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12 July 2014

Marketing in the Boardroom

Tag(s): Business, Leadership & Management, Marketing
I recently gave a lecture at an event organised by the Worshipful Company of Marketors of which I am currently the Middle Warden. I shared the platform with Professor Paul Baines of Cranfield University. This is the content of my lecture.
"Marketing in the Boardroom - contribution to the overall company strategy"
Which apple do you think has changed the world the most? Was it the apple from the tree of knowledge with which Eve tempted Adam in the Garden of Eden? Or was it the Apple of Discord that Paris chose to give to Aphrodite in return for the love of Helen? This alienated Hera and Athena and led to the Trojan War. One of the few Trojan survivors, Aeneas, led a small band to Italy where he founded the people that would eventually become the Romans. Or was it the apples of the Hesperides which Hercules was commanded to steal from Hera. This is one of the best stories of the labours of Hercules as it includes the bit where Hercules kills the eagle who eats the liver of Prometheus every day, his punishment for stealing the secret of fire from the gods, and also the bit where he tricks Atlas into taking back the whole weight of the world on his shoulders. The Swiss might say it was the apple that William Tell shot off his son’s head with his crossbow that the Austrian tyrant Gessler had ordered him to do as a cruel punishment. New Yorkers would claim it was the Big Apple, the nickname for their great city.  Or was it Newton’s Apple that led him to work through the principles of gravity and thus found modern physics? Perhaps some popular music fans would vote for the Beatles’ Apple label and studios.

Many people think it was the Apple Corporation that Steve Jobs founded. By the time of his death three years ago it had become the most valuable technology business in the world. It exceeded all the companies he had taken on and beaten: IBM, Microsoft, Sony, Nokia, Samsung and more. It can be said that he transformed the Personal Computer, Music, Movie and Mobile Telephone businesses. I would not mind betting that if he had lived he would have gone on to transform the Television business as well.

In talking about a company like Apple one would never ask the question about marketing in the boardroom. Marketing was ever present in that board room. Jobs was obsessed with the customer and would give speeches where he would say “we love our customers” over and over again. He despised the junk that other companies sold.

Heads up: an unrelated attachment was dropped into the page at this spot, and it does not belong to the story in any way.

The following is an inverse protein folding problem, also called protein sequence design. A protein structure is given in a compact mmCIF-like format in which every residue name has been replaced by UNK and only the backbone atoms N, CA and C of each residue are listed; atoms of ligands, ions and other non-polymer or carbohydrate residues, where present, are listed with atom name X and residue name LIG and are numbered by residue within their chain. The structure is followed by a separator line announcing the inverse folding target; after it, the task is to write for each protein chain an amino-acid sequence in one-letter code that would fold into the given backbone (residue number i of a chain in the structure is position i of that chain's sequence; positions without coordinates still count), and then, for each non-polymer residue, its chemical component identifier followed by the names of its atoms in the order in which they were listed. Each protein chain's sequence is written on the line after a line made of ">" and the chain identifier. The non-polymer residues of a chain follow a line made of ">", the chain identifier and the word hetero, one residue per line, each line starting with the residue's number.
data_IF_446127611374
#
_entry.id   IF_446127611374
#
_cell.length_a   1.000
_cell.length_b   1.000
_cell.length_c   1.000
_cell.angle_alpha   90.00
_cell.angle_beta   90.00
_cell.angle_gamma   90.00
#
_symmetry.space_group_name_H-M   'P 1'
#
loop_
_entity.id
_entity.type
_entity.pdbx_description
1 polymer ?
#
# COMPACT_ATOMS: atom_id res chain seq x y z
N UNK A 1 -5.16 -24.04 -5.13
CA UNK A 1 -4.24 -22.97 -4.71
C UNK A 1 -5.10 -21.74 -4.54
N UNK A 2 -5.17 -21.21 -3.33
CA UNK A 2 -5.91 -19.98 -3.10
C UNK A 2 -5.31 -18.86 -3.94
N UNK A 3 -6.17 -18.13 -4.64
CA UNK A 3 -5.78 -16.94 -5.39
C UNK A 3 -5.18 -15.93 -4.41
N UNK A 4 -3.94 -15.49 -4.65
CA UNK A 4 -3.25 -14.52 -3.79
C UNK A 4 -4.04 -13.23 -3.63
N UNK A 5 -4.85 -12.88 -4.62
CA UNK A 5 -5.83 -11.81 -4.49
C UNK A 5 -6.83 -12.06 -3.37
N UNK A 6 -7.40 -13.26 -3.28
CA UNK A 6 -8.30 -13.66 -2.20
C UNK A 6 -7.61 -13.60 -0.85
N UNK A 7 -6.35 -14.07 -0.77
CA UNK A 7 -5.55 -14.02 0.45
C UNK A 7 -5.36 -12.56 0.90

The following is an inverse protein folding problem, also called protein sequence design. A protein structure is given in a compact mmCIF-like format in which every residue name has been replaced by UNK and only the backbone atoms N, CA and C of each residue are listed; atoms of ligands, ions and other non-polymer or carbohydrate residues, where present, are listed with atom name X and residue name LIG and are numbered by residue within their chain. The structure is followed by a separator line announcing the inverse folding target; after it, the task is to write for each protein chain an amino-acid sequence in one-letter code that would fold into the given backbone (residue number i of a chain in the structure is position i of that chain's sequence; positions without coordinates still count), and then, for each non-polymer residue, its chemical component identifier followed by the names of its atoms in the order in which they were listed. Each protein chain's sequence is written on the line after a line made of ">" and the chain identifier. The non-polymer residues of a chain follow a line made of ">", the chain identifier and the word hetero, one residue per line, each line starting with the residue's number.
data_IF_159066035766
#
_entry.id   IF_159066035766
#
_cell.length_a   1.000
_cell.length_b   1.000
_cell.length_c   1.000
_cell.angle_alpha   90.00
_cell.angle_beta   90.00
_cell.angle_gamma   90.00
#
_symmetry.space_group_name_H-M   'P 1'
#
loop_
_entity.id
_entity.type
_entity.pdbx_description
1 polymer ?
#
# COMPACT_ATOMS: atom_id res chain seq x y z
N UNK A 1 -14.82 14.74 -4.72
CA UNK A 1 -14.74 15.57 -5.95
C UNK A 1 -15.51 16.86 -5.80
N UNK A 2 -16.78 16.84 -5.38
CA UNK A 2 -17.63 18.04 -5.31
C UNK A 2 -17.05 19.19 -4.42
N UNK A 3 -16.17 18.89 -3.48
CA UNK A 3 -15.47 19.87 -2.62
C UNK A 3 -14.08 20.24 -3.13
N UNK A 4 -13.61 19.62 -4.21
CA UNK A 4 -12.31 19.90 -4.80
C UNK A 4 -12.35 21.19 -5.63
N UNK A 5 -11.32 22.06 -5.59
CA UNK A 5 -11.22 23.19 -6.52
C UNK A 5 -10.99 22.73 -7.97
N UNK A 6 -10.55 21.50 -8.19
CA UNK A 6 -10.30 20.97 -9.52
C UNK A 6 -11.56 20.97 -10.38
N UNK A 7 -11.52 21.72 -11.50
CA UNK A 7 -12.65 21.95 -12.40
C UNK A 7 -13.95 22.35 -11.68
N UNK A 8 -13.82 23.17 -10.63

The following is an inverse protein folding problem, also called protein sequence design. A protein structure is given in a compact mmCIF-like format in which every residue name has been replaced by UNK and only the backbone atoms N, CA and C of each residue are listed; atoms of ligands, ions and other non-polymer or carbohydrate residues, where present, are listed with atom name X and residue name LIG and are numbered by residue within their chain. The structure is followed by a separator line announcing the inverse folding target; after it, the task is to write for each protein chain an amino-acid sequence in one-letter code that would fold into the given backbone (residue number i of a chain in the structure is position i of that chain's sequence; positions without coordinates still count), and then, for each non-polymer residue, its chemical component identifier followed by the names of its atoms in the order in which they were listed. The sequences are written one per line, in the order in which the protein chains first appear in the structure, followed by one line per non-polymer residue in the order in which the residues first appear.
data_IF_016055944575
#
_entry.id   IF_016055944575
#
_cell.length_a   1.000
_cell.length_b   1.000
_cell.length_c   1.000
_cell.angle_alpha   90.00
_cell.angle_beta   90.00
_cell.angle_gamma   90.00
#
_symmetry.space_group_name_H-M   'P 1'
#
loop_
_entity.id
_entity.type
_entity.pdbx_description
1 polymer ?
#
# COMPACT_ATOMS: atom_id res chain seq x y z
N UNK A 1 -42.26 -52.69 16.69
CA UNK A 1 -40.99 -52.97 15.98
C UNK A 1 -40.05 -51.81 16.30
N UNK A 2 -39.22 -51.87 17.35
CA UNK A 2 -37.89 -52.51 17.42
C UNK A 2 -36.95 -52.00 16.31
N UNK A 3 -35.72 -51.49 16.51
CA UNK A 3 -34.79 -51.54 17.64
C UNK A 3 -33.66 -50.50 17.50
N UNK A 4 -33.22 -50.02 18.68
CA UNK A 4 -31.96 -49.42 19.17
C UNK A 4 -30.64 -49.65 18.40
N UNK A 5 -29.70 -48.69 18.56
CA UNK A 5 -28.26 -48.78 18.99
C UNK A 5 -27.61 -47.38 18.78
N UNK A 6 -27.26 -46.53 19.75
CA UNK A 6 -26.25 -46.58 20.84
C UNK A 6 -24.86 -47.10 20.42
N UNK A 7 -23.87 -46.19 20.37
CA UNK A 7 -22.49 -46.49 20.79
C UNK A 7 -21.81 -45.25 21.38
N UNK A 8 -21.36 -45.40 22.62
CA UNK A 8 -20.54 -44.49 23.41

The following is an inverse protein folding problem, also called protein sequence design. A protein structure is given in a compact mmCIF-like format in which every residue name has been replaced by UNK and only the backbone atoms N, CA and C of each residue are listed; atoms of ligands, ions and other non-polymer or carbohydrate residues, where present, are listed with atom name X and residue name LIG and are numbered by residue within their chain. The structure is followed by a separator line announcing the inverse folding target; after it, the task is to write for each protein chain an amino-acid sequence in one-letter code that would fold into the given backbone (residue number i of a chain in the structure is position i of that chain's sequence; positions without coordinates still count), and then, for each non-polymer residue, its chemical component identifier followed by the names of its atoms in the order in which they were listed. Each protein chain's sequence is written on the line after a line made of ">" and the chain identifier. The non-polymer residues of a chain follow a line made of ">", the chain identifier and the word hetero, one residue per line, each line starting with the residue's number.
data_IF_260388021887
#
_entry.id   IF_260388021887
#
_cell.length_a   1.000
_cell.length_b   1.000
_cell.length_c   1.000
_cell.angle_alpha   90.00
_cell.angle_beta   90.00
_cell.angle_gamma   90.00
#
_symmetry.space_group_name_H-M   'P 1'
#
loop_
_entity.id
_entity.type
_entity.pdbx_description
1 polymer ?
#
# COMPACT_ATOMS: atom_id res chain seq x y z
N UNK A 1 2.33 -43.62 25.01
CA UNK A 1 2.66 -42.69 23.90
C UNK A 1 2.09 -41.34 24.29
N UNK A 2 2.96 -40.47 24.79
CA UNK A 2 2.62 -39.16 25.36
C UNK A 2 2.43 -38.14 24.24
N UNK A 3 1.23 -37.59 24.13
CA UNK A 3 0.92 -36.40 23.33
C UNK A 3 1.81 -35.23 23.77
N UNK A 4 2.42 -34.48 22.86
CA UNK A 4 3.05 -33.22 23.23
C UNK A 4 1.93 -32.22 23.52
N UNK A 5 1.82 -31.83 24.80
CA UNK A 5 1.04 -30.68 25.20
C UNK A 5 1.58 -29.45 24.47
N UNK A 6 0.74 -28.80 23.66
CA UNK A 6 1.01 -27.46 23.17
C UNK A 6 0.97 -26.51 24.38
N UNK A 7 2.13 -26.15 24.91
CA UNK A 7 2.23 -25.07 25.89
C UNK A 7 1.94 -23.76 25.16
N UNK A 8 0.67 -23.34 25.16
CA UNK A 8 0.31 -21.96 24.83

Traditional marketers live in a short-term world built on an ever narrowing platform of marketing communications and promotions. They are often limited to running agency relationships and enabling the sales force, while constantly being squeezed for funds they don't have. But the days of marketers operating in a vacuum and marketing and business strategies being created independently of one another, I hope, are ending. The best marketers are now creating integrated perspectives that start with the growth aspirations of their entire organisation. Visionary marketers are implementing new and better ways to win new customers and build deeper relationships with customers while keeping competitors at bay.
I have felt passionately about this for many years believing that marketing should not just be a department but be the whole purpose of the business.   I consider myself very fortunate in spending the first part of my career with four of the world’s great brand owners: Procter &Gamble, Mars, Pillsbury and Sony.
I began at P&G who invented the brand management system. Neil McElroy in a famous 1931 memo proposed “brand men” with a seven point description of the new role that we would all recognise today as that of the brand manager. McElroy himself became Camay brand manager, (a brand I also worked on) and later became President of P&G at the age of 43. 10 years later he left P&G to become Secretary of Defense in the US Government where he was a guiding force behind the foundation of NASA. Every P&G President since McElroy, including AG Laffley, the current distinguished holder of the post, has cut his teeth in the marketing department.
Mars was the first to adopt Rosser Reeves’ Unique Selling Proposition, (USP) as the basis of its marketing strategy. In Mars the brand manager was a mini-MD, with P&L responsibility. They ran their brand or product as a business within a business and competed for the resources of the rest of the company with his peers. They would recommend a marketing strategy on an annual basis and had to get the other partners in this strategy, R&D, Manufacturing, Sales and Finance to sign off on it to confirm their commitment to making it happen.